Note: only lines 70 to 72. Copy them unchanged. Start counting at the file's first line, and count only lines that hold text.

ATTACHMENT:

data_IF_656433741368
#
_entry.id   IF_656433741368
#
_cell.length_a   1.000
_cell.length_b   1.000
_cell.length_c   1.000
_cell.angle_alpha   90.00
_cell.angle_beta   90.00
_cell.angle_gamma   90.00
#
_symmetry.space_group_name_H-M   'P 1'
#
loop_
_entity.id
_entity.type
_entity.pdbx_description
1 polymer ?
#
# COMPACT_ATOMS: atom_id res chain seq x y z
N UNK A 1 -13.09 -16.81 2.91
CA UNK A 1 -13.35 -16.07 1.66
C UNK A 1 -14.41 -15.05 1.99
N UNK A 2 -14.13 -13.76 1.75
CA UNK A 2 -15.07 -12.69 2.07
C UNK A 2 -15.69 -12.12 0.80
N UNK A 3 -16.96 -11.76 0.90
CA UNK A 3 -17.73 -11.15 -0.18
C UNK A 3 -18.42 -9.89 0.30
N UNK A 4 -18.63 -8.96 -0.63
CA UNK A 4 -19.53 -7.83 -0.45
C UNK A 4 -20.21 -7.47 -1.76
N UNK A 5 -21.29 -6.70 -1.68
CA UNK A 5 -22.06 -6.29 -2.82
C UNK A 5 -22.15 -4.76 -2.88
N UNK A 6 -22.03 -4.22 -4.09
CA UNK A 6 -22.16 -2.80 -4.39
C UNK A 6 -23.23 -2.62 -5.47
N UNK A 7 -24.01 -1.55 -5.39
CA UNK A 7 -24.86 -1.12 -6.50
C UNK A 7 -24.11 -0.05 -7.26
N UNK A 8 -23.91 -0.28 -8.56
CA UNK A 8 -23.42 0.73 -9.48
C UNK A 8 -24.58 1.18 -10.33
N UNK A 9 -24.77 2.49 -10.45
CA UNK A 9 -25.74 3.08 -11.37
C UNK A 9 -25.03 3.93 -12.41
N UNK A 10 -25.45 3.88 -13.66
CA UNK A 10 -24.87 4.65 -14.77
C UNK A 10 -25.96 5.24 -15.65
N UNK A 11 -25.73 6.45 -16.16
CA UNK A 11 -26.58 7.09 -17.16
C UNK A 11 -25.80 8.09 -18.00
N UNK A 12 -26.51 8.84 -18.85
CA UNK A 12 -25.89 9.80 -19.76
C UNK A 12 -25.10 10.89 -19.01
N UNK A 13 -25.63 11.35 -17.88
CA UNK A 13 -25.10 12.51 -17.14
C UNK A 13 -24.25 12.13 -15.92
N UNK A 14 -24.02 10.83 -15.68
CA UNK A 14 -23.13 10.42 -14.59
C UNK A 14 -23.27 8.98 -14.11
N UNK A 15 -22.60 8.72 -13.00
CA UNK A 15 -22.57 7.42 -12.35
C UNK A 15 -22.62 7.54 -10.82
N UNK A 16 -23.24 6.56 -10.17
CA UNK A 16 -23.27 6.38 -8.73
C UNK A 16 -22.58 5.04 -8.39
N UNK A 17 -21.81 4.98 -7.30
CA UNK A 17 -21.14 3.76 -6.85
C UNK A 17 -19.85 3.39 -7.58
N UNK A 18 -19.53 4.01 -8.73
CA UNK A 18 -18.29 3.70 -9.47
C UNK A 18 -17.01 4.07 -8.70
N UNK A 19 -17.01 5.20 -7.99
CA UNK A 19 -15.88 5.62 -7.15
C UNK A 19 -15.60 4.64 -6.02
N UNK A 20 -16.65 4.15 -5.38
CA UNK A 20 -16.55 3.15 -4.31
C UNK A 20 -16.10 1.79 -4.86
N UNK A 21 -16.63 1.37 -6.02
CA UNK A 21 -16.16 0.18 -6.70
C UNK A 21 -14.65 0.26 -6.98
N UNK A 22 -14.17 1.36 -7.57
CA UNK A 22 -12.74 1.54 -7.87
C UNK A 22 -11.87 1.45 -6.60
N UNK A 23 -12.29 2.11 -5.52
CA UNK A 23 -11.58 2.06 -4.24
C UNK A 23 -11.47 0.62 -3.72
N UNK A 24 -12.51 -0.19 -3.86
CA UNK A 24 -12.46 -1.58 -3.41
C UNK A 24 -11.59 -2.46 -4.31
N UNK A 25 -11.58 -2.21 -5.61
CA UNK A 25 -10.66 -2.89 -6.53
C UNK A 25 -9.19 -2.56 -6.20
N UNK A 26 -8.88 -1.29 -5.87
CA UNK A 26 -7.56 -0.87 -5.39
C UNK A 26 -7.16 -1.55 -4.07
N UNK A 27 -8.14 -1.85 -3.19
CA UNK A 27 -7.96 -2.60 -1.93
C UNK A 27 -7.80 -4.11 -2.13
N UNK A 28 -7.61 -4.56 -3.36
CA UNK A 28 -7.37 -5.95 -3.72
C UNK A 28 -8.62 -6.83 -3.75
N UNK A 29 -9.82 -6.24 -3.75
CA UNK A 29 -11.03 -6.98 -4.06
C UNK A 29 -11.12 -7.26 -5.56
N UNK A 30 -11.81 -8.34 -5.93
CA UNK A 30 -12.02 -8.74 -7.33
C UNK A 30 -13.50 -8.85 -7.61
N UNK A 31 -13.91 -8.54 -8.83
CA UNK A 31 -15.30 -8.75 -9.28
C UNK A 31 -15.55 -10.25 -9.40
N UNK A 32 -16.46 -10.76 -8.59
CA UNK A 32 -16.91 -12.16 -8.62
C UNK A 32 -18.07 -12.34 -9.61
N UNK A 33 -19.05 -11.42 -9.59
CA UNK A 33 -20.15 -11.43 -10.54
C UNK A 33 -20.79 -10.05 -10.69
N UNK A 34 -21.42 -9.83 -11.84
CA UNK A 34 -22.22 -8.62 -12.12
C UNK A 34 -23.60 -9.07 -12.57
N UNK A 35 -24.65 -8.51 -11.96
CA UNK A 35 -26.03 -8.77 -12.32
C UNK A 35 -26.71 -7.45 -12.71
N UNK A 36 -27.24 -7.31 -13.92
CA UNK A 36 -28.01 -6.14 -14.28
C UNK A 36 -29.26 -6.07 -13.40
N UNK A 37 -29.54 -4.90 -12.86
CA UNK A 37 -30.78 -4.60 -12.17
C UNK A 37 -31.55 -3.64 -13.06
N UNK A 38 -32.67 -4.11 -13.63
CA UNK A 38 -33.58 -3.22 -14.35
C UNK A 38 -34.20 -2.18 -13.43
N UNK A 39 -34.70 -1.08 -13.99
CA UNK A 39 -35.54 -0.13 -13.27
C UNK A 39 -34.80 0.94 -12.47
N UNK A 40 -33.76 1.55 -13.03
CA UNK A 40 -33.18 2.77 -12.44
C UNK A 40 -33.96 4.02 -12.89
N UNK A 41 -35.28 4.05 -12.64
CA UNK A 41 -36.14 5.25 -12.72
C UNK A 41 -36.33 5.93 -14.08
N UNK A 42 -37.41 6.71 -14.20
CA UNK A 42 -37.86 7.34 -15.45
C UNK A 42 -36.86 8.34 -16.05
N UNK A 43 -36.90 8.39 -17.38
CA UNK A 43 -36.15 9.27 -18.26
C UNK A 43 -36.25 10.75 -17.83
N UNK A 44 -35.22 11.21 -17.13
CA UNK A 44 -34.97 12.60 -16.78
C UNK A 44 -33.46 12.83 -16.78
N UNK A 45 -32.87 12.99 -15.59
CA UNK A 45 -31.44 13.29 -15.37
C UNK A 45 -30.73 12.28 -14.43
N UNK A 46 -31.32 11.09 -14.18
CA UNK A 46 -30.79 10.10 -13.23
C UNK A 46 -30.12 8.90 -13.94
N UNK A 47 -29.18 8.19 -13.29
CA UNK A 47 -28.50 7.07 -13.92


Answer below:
CA UNK A 17 -21.14 3.76 -6.85
C UNK A 17 -19.85 3.39 -7.58
N UNK A 18 -19.53 4.01 -8.73